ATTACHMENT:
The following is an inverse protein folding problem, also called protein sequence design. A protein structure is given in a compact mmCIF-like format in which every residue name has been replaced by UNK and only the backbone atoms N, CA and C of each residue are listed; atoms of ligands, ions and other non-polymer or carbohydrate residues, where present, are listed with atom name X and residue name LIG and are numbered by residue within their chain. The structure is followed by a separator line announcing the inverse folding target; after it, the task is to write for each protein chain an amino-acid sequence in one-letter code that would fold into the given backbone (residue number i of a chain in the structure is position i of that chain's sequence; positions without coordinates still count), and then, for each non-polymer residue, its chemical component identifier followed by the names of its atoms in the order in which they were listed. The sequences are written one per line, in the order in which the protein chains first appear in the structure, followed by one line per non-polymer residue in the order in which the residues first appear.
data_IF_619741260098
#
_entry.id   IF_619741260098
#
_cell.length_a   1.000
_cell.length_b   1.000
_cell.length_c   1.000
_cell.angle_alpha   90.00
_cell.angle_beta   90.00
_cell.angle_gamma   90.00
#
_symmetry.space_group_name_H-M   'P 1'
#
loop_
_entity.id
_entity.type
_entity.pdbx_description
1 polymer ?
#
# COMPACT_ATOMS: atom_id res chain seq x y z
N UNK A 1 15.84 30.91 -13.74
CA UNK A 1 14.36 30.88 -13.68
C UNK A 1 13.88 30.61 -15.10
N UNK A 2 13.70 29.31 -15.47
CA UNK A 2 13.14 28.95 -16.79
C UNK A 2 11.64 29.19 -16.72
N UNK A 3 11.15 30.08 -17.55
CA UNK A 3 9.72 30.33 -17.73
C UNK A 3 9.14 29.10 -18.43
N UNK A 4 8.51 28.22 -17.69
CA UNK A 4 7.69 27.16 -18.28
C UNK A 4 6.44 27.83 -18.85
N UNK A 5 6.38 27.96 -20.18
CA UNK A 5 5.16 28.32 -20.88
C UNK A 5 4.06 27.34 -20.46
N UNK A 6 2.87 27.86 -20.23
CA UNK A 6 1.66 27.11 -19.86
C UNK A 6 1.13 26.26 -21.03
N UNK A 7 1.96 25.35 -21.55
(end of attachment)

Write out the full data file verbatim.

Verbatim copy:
The following is an inverse protein folding problem, also called protein sequence design. A protein structure is given in a compact mmCIF-like format in which every residue name has been replaced by UNK and only the backbone atoms N, CA and C of each residue are listed; atoms of ligands, ions and other non-polymer or carbohydrate residues, where present, are listed with atom name X and residue name LIG and are numbered by residue within their chain. The structure is followed by a separator line announcing the inverse folding target; after it, the task is to write for each protein chain an amino-acid sequence in one-letter code that would fold into the given backbone (residue number i of a chain in the structure is position i of that chain's sequence; positions without coordinates still count), and then, for each non-polymer residue, its chemical component identifier followed by the names of its atoms in the order in which they were listed. The sequences are written one per line, in the order in which the protein chains first appear in the structure, followed by one line per non-polymer residue in the order in which the residues first appear.
data_IF_619741260098
#
_entry.id   IF_619741260098
#
_cell.length_a   1.000
_cell.length_b   1.000
_cell.length_c   1.000
_cell.angle_alpha   90.00
_cell.angle_beta   90.00
_cell.angle_gamma   90.00
#
_symmetry.space_group_name_H-M   'P 1'
#
loop_
_entity.id
_entity.type
_entity.pdbx_description
1 polymer ?
#
# COMPACT_ATOMS: atom_id res chain seq x y z
N UNK A 1 15.84 30.91 -13.74
CA UNK A 1 14.36 30.88 -13.68
C UNK A 1 13.88 30.61 -15.10
N UNK A 2 13.70 29.31 -15.47
CA UNK A 2 13.14 28.95 -16.79
C UNK A 2 11.64 29.19 -16.72
N UNK A 3 11.15 30.08 -17.55
CA UNK A 3 9.72 30.33 -17.73
C UNK A 3 9.14 29.10 -18.43
N UNK A 4 8.51 28.22 -17.69
CA UNK A 4 7.69 27.16 -18.28
C UNK A 4 6.44 27.83 -18.85
N UNK A 5 6.38 27.96 -20.18
CA UNK A 5 5.16 28.32 -20.88
C UNK A 5 4.06 27.34 -20.46
N UNK A 6 2.87 27.86 -20.23
CA UNK A 6 1.66 27.11 -19.86
C UNK A 6 1.13 26.26 -21.03
N UNK A 7 1.96 25.35 -21.55